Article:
Billy Butler goes 5-for-5, gets removed for pinch-runner

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When Billy Butler led off the bottom of the ninth with a single Thursday in a tie game against the Mariners, it gave him his third career five-hit game. It was also the end of his day; the Royals pulled him in favor of Pedro Ciriaco.

The switch didn’t work out — Ciriaco was left stranded at second — but it also didn’t cost the Royals, as they went on to win on a Mike Moustakas homer in the bottom of the 13th.

Had Butler remained in, he would have had a chance to go for the first six-hit day for a Royal since Joe Randa had one in 2004. They’re have been two six-hit games in the majors this season; Jean Segura went 6-for-7 for the Brewers on May 28 and Alex Rios went 6-for-6 for the White Sox on July 9. There hadn’t been a single six-hit game in any of the previous three seasons.

For Butler, it was the 29th time this season that he’s been removed early from a game. It happened less when Jarrod Dyson — manager Ned Yost’s favorite pinch-runner — was on the DL and when he was playing more regularly in the outfield, but now that rosters have expanded, Butler will probably get resume getting pulled for pinch-runners more frequently.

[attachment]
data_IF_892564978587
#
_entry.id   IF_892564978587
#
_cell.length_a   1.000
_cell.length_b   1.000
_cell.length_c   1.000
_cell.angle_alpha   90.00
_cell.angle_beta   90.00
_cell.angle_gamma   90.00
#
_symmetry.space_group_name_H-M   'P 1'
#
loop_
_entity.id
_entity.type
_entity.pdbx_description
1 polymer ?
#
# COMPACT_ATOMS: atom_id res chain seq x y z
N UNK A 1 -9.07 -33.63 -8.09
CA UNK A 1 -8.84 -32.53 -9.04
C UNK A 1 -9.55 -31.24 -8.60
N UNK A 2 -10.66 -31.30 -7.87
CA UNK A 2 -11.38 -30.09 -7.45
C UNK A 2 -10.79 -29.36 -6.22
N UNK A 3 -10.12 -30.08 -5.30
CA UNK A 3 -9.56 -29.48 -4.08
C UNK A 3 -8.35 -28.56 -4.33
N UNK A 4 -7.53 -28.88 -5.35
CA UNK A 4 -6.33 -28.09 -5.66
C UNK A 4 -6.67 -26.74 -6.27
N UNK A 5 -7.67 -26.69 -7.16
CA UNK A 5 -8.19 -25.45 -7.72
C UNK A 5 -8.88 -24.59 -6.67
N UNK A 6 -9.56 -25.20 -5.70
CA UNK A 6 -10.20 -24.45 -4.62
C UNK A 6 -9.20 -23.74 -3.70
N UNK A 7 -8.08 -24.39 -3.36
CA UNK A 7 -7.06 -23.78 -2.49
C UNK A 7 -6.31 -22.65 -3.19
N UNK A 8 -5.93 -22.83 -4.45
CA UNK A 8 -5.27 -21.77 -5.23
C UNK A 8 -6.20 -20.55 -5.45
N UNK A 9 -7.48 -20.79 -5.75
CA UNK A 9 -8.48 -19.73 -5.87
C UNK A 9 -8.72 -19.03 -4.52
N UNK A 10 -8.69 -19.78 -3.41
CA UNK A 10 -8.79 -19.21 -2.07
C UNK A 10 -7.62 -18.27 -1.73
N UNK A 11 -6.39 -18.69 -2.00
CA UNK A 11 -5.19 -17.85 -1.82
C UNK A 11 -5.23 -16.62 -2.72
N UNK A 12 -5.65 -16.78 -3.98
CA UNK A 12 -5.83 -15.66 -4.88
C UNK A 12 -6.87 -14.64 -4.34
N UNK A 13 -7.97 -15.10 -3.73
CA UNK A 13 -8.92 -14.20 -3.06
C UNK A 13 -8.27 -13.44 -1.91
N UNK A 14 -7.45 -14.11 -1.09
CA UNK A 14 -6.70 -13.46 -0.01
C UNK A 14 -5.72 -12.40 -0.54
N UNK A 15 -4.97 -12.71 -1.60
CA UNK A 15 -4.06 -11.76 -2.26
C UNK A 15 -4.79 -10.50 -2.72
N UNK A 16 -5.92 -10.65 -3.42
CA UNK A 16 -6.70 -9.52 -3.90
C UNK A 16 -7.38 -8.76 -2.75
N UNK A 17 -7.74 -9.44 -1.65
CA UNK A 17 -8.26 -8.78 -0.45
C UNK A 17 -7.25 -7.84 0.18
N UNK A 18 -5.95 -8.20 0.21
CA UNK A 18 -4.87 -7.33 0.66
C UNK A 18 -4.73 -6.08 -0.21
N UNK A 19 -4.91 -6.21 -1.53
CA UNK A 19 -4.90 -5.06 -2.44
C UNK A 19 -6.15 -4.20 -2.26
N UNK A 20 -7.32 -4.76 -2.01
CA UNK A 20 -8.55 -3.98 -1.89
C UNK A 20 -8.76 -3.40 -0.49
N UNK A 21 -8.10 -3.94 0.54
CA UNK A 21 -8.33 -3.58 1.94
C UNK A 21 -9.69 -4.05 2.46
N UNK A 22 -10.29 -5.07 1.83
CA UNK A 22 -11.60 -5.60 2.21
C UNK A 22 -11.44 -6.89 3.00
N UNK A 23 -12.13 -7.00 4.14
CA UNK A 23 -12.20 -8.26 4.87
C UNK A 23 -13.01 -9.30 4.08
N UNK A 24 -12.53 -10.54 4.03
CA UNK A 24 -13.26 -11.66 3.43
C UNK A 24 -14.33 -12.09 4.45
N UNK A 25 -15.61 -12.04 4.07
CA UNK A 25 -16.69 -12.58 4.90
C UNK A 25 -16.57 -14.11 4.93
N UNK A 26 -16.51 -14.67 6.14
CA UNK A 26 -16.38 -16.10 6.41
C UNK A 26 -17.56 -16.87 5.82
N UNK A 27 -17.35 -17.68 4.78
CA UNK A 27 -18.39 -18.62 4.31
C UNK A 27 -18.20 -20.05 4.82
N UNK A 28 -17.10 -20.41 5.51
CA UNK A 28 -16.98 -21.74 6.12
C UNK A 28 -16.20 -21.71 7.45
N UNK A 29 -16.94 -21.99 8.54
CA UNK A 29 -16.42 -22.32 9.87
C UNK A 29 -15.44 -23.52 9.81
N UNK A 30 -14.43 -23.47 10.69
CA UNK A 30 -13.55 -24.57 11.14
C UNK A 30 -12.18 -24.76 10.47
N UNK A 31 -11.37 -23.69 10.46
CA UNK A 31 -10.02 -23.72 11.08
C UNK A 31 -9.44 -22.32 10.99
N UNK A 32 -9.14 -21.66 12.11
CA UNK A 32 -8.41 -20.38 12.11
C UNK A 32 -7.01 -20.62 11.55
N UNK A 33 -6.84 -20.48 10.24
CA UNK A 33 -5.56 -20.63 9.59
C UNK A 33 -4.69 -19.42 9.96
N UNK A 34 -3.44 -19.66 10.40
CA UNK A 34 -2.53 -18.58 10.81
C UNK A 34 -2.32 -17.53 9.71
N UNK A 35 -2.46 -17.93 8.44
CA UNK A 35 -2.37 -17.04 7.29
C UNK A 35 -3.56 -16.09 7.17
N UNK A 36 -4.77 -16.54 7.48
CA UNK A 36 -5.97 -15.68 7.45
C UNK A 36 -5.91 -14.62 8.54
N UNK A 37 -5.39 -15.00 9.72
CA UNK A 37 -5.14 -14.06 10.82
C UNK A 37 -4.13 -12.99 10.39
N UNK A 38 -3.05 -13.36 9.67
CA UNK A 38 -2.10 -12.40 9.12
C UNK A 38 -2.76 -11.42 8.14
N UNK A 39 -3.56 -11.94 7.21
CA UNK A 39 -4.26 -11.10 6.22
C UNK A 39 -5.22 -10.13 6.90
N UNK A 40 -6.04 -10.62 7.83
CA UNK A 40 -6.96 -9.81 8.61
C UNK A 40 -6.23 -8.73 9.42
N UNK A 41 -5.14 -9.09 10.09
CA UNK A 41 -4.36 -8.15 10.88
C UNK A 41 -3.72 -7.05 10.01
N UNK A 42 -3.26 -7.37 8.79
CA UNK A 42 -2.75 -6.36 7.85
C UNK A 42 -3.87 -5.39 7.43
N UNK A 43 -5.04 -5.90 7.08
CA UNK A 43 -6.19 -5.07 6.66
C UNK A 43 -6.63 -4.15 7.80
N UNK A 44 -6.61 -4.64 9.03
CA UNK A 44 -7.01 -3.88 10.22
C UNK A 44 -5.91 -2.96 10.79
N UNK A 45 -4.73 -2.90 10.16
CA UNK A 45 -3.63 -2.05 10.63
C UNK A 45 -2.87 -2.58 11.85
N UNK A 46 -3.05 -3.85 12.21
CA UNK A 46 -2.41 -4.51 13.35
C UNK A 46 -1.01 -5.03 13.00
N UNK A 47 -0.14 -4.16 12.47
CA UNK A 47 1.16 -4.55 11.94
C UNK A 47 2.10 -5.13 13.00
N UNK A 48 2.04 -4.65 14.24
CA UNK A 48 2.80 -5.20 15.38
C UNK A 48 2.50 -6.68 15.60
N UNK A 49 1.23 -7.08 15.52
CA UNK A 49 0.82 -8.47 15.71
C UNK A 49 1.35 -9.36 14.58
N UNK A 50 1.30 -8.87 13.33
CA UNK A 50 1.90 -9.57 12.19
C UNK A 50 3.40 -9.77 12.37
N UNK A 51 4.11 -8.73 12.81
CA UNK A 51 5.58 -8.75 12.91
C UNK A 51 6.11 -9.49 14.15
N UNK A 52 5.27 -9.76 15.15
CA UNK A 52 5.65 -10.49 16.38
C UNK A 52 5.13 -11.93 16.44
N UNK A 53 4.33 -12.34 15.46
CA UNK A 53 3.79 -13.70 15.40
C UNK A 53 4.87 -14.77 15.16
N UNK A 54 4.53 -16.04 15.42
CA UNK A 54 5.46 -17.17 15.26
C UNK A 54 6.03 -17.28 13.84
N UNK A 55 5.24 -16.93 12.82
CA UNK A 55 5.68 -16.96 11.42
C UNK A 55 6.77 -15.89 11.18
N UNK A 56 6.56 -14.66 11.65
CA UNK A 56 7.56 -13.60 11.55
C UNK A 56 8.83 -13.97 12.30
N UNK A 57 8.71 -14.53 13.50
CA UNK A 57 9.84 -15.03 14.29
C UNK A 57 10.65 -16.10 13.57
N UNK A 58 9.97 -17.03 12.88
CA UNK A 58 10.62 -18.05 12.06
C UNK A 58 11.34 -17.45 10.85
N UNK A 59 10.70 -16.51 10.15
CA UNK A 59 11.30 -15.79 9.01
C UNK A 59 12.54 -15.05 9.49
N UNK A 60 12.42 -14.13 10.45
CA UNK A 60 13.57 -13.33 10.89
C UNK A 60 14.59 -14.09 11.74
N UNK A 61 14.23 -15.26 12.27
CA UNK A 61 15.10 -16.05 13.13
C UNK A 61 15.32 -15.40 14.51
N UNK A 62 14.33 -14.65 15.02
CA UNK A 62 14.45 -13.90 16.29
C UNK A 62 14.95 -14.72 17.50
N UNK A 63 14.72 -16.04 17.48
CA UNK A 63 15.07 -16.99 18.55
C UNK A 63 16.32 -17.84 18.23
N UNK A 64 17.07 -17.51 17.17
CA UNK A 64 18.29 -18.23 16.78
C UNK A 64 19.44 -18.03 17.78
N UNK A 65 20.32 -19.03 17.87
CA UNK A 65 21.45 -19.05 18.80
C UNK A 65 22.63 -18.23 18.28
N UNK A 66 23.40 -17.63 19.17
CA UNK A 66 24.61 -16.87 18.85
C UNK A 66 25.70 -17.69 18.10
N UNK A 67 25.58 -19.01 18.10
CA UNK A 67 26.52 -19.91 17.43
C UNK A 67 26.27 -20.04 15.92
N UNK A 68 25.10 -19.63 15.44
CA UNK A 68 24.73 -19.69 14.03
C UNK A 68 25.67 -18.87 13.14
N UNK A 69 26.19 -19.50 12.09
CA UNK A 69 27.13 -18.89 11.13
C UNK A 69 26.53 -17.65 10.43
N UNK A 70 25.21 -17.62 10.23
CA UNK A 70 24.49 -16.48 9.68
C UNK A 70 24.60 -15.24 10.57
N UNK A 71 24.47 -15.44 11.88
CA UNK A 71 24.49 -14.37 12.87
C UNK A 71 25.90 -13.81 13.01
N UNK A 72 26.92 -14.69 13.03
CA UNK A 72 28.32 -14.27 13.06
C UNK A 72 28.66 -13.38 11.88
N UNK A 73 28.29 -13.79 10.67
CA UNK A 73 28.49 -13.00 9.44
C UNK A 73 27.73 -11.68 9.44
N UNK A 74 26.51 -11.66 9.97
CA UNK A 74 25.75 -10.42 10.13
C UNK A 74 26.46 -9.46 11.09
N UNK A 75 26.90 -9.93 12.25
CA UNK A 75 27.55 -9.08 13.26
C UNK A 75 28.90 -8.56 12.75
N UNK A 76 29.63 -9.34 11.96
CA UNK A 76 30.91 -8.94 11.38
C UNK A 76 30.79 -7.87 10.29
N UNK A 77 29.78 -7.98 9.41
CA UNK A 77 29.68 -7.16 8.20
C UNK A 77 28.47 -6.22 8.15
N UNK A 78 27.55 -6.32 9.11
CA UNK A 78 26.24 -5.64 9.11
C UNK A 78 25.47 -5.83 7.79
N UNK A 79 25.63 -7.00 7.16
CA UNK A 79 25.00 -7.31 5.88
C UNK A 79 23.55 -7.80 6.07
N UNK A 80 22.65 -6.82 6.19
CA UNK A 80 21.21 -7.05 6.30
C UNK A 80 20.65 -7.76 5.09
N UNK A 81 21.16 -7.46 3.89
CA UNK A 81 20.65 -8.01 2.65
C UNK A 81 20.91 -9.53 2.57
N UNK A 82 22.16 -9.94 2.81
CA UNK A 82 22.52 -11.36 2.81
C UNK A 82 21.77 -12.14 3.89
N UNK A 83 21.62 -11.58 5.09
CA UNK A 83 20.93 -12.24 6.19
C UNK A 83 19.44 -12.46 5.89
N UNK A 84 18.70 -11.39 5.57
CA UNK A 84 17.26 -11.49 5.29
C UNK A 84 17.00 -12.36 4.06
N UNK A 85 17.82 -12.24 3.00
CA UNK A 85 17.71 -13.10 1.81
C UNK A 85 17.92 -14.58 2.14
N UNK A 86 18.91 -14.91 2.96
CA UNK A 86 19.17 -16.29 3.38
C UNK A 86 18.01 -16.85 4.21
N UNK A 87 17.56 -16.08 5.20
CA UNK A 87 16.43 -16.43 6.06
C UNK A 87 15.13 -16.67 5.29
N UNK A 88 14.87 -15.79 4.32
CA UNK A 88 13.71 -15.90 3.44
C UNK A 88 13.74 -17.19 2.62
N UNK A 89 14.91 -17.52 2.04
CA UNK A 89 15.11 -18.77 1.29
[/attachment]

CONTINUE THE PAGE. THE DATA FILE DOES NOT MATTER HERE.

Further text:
No one pounds the zone anymore

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“Work fast and throw strikes” has long been the top conventional wisdom for those preaching pitching success. The “work fast” part of that has increasingly gone by the wayside, however, as pitchers take more and more time to throw pitches in an effort to max out their effort and, thus, their velocity with each pitch.

Now, as Ben Lindbergh of The Ringer reports, the “throw strikes” part of it is going out of style too:

Pitchers are throwing fewer pitches inside the strike zone than ever previously recorded . . . A decade ago, more than half of all pitches ended up in the strike zone. Today, that rate has fallen below 47 percent.

There are a couple of reasons for this. Most notable among them, Lindbergh says, being pitchers’ increasing reliance on curves, sliders and splitters as primary pitches, with said pitches not being in the zone by design. Lindbergh doesn’t mention it, but I’d guess that an increased emphasis on catchers’ framing plays a role too, with teams increasingly selecting for catchers who can turn balls that are actually out of the zone into strikes. If you have one of those beasts, why bother throwing something directly over the plate?

There is an unintended downside to all of this: a lack of action. As Lindbergh notes — and as you’ve not doubt noticed while watching games — there are more walks and strikeouts, there is more weak contact from guys chasing bad pitches and, as a result, games and at bats are going longer.

As always, such insights are interesting. As is so often the case these days, however, such insights serve as an unpleasant reminder of why the on-field product is so unsatisfying in so many ways in recent years.